"* *  *  Whatever may be the advantages of 'collective bargaining,' it is not bargaining at all, in any just sense, unless it is voluntary on both sides. The same liberty which enables men to form unions, and through the union to enter into agreements with employers willing to agree, entitles other men to remain independent of the union, and other employers to agree with them to employ no man who owes any allegiance or obligation to the union. In the latter case, as in the former, the parties are entitled to be protected by the law in the enjoyment of the benefits of any lawful agreement they may make.  This court repeatedly has held that the employer is as free to make non-membership in a union a condition of employment, as the working man is free to join the union, and that this is a part of the constitutional rights of personal liberty and private property, not to be taken away even by legislation, unless through some proper exercise of the paramount police power. (Adair vs. United States, 208 U. S.t 161, 174; 52 Law. ed., 436, 442; 28 Sup. Ct. Rep., 277; 13 Ann. Cas., 764; Coppage vs. Kansas, 236 U. S., 1, 14; 59 Law. ed., 441, 446; L. R. A., 1915C, 960; 35 Sup. Ct. Rep., 240.)"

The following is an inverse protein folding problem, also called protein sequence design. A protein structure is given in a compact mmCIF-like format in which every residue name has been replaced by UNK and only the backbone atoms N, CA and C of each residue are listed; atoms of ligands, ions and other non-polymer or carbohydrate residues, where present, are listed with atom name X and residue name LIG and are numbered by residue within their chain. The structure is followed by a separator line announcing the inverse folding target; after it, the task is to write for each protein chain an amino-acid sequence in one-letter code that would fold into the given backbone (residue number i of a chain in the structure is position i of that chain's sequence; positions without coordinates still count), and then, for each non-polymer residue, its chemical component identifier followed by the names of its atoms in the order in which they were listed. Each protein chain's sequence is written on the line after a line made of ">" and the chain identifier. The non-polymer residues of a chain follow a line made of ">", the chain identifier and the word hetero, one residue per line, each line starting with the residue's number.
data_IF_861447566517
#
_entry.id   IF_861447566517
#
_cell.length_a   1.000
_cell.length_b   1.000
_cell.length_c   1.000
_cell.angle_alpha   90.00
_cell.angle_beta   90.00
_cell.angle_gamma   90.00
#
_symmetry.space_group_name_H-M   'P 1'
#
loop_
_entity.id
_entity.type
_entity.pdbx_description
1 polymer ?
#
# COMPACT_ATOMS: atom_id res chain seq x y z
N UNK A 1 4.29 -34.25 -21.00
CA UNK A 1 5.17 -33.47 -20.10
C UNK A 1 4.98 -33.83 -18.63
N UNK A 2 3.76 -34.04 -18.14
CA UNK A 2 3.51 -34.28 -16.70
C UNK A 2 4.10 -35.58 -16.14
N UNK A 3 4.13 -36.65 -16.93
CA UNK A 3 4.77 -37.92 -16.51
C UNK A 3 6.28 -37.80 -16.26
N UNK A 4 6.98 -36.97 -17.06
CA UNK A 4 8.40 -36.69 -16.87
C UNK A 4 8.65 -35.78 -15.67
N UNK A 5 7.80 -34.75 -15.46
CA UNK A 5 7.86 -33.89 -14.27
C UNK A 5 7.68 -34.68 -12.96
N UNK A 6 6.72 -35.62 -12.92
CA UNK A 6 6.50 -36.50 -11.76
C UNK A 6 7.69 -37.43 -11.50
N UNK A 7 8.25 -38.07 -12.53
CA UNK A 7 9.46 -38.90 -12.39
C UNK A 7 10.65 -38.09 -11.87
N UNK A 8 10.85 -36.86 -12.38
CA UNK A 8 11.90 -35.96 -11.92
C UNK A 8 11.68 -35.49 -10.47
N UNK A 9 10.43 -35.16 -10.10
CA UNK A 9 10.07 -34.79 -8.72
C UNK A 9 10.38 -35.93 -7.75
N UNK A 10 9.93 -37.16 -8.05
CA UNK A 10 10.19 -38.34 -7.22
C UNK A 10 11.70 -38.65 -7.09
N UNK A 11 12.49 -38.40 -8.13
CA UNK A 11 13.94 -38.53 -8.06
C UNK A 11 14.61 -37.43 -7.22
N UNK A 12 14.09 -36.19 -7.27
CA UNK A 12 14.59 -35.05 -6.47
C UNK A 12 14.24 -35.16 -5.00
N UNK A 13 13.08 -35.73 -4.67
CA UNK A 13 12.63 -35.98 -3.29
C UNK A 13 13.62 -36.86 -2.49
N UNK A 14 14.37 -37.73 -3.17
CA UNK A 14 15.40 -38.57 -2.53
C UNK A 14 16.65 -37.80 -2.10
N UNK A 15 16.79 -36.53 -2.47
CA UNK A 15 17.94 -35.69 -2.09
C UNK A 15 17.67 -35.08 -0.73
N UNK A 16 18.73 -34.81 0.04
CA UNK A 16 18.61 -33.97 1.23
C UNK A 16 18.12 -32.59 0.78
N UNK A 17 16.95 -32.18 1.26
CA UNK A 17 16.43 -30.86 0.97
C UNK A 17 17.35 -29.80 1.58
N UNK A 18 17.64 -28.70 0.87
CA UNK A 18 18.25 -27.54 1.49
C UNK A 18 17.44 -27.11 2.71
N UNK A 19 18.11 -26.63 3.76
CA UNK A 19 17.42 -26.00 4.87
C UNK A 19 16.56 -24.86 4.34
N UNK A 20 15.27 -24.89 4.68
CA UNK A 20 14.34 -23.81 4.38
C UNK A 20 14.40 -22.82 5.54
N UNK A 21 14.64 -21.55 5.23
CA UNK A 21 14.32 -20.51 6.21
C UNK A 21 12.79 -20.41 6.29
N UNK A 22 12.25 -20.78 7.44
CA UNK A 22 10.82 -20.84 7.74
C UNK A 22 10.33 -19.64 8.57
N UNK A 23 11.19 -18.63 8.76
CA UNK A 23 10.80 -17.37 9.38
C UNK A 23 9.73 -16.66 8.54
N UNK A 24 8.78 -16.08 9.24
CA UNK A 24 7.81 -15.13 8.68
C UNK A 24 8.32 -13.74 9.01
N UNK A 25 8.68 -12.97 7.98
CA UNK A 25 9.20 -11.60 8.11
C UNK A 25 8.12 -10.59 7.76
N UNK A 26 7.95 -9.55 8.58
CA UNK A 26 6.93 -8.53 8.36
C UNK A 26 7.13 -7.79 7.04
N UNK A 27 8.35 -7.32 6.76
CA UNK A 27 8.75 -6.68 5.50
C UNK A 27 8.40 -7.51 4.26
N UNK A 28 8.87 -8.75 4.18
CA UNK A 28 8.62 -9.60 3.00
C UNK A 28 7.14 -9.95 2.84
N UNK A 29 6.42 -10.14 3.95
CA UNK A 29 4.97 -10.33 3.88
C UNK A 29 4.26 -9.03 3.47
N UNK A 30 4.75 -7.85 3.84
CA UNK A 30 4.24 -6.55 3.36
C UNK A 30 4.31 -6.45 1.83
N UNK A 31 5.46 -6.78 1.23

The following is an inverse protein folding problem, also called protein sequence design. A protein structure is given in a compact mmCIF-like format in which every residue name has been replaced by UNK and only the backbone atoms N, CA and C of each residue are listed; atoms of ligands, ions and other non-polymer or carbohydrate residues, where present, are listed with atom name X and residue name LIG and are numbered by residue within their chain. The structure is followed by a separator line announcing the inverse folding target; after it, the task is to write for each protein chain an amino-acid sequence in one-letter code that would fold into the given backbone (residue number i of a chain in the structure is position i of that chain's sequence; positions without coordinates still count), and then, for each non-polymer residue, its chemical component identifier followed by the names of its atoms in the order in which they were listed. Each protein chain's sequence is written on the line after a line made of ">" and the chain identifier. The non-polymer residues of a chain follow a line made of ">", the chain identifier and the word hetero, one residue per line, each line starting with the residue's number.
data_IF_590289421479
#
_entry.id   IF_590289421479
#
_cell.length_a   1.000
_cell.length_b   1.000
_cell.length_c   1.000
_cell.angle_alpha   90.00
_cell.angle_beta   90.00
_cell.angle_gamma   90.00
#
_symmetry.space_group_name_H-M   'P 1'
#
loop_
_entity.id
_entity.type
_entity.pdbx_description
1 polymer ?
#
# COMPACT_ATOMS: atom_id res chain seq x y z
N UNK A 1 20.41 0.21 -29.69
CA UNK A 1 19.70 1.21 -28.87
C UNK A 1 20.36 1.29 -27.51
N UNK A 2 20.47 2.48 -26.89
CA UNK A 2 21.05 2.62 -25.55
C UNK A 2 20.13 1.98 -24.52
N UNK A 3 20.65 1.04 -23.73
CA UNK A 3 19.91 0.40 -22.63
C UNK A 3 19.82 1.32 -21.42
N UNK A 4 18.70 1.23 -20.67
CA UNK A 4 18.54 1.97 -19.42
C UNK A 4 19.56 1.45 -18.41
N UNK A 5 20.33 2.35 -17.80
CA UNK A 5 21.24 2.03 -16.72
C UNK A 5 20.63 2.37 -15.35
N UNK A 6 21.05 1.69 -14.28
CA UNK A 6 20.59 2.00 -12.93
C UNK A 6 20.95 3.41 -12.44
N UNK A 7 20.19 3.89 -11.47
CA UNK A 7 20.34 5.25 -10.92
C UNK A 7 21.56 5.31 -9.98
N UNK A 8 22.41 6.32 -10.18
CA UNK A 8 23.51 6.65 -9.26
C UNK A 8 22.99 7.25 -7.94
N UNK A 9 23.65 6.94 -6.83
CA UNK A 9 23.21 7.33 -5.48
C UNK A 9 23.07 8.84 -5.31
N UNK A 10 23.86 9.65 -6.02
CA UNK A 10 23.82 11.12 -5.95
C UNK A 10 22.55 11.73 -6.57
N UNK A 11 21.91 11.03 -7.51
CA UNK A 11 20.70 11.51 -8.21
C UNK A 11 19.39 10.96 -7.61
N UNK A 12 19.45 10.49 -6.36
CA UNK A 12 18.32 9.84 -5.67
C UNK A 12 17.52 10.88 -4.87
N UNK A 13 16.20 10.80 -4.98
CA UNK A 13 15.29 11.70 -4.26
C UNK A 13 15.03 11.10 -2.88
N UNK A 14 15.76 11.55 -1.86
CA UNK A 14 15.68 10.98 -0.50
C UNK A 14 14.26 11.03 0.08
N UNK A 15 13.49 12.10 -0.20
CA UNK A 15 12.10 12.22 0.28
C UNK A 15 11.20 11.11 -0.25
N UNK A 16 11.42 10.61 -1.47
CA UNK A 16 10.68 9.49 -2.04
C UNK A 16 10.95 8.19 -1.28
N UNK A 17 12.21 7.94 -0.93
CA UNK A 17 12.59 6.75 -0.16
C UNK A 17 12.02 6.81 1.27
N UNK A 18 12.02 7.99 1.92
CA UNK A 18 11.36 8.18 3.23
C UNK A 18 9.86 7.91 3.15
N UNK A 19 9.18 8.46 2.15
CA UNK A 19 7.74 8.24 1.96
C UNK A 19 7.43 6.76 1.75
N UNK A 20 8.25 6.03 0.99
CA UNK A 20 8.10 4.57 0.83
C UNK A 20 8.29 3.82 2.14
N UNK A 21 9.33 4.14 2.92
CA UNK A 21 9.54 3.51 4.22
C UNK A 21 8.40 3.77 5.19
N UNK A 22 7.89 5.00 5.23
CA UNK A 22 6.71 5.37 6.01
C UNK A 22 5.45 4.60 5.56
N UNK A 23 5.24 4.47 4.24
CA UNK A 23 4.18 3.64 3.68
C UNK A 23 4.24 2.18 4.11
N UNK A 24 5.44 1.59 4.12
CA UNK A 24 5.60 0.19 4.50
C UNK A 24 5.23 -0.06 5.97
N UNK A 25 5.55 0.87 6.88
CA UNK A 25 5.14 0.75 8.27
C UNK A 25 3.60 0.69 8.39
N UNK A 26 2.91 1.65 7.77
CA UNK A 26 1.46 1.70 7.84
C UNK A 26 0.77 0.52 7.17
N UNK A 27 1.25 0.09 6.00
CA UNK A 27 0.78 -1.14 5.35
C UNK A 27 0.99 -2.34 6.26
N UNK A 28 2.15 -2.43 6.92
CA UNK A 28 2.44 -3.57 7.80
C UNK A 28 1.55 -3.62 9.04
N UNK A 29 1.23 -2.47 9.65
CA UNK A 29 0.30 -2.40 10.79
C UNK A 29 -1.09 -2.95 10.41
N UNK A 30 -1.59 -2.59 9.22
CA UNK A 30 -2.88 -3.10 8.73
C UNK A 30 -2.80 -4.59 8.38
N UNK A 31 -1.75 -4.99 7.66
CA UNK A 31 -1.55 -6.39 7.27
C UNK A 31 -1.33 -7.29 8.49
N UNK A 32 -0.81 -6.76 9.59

The freedom of contract guaranteed by the Constitution may be limited by law through a proper exercise of the paramount police power.  Thus, in order to promote industrial peace, certain limitations to the employer's right to select his employees or to discharge them, are provided in section 21 of Commonwealth Act No. 103 and section 5 of Commonwealth Act No. 213, which read as follows:

"It shall be unlawful for any employer to discharge or to threaten to discharge, or in any other manner discriminate against, any laborer or employee because such person has testified or is about to testify, or because such employer believes that he may testify in any investigation, proceeding or public hearing conducted by the Court or any board of inquiry." (Sec. 21, Commonwealth Act No. 103.)

"Any person or persons, landlord or landlords, corporation or corporations or their agents, partnership or partnerships or their agents, who intimidate or coerce any employee or laborer or tenant under his or their employ. with the intent of preventing such employee or laborer or tenant from joining any registered legitimate labor organization of his own choosing, or, who dismiss or threaten to dismiss such employee or laborer or tenant from his employment for having joined, or for being a member of, any registered legitimate labor organization, shall be guilty of a felony and shall be punished by imprisonment of not exceeding one year or a fine not exceeding one thousand pesos, or both, at the discretion of the court." (Sec. 5, Commonwealth Act No. 213.)